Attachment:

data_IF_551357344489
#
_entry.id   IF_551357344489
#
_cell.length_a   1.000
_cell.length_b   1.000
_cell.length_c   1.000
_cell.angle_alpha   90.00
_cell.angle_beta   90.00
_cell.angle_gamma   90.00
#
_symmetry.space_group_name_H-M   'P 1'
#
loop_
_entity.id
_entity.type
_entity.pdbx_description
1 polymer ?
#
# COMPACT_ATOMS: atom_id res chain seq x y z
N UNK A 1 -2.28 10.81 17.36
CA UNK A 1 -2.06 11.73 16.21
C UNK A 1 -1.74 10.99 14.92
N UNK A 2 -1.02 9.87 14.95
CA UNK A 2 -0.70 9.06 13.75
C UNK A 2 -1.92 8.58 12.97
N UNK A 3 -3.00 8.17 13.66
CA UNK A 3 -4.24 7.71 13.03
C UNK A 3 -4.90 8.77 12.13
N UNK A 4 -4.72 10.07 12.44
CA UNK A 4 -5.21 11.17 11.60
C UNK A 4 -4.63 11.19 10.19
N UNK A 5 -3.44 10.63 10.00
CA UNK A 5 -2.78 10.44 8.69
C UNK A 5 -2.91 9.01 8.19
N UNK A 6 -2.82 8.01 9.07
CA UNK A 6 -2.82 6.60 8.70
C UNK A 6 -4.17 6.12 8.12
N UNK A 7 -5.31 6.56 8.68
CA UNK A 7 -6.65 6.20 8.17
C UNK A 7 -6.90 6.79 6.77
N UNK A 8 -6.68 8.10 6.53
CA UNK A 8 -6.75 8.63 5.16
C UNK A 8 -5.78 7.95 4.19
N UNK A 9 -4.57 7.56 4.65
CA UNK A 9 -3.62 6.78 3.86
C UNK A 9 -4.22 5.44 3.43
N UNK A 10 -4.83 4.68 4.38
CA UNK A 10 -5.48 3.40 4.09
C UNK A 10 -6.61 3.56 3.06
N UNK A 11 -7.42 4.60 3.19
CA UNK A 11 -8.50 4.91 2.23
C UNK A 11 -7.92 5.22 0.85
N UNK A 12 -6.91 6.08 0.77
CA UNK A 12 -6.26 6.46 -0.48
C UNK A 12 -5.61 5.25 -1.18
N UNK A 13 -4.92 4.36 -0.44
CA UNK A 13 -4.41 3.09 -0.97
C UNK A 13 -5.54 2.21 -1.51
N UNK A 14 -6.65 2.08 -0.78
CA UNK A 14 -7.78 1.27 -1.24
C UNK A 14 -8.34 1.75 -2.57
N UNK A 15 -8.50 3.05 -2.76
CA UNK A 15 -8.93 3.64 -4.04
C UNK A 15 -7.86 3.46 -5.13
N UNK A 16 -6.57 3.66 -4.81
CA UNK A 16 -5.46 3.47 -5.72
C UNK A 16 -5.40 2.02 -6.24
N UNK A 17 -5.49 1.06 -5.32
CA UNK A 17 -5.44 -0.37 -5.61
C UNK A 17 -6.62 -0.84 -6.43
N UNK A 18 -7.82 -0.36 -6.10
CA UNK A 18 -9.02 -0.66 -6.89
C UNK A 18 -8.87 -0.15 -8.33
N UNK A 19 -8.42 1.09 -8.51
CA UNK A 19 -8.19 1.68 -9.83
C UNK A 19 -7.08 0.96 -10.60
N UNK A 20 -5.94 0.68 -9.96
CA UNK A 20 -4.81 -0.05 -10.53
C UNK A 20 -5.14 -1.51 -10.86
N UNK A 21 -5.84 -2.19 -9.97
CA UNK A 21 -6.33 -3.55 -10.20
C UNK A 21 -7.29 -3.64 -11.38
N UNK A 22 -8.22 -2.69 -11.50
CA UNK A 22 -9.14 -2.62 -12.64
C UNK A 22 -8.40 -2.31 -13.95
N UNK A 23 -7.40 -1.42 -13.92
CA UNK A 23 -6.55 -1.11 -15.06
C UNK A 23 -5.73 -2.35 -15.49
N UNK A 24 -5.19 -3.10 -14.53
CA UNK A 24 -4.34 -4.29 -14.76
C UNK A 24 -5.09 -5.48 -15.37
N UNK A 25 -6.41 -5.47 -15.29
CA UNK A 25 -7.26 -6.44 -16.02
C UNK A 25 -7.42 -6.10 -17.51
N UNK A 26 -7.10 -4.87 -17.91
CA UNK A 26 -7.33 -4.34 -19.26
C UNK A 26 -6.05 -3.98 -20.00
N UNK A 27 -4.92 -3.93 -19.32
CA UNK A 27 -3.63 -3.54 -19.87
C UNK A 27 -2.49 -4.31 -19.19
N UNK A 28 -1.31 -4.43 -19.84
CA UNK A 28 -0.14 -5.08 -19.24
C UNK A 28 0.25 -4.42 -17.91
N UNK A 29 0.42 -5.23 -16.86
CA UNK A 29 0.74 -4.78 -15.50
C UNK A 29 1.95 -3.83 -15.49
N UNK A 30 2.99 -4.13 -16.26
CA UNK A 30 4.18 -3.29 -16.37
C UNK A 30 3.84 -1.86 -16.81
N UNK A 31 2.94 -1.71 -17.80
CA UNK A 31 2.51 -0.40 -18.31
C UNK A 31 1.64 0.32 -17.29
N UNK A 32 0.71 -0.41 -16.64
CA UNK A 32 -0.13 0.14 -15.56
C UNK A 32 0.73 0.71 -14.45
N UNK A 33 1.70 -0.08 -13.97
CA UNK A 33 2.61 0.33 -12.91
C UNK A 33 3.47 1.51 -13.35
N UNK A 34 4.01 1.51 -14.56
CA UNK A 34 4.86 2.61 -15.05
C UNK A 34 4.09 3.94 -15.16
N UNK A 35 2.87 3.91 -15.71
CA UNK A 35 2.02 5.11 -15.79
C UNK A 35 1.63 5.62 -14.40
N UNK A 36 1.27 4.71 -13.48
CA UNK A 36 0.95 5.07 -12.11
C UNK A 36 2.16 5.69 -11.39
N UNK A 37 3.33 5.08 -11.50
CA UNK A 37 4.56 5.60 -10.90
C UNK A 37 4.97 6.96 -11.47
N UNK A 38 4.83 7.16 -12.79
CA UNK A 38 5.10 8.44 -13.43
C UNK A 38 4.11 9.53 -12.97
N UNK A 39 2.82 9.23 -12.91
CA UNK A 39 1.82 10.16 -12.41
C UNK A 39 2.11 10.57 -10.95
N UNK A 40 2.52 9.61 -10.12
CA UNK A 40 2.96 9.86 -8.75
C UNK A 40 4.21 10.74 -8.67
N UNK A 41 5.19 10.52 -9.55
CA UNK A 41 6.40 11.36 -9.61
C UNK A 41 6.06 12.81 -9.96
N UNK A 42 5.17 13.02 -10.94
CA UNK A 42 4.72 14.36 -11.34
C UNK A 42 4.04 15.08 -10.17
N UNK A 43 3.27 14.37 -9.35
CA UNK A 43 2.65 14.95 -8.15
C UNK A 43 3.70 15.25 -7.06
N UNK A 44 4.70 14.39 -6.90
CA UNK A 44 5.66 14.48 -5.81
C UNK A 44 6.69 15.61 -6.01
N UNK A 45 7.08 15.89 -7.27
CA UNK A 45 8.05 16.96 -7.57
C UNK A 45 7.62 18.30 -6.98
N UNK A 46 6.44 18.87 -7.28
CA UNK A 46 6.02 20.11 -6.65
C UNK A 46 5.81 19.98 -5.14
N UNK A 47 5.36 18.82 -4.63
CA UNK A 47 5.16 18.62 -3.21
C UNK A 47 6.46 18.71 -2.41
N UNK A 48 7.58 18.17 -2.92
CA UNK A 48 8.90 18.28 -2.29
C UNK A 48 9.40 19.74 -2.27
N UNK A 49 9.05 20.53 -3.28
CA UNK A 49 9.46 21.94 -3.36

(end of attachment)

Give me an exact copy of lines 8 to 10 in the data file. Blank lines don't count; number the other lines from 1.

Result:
_cell.angle_alpha   90.00
_cell.angle_beta   90.00
_cell.angle_gamma   90.00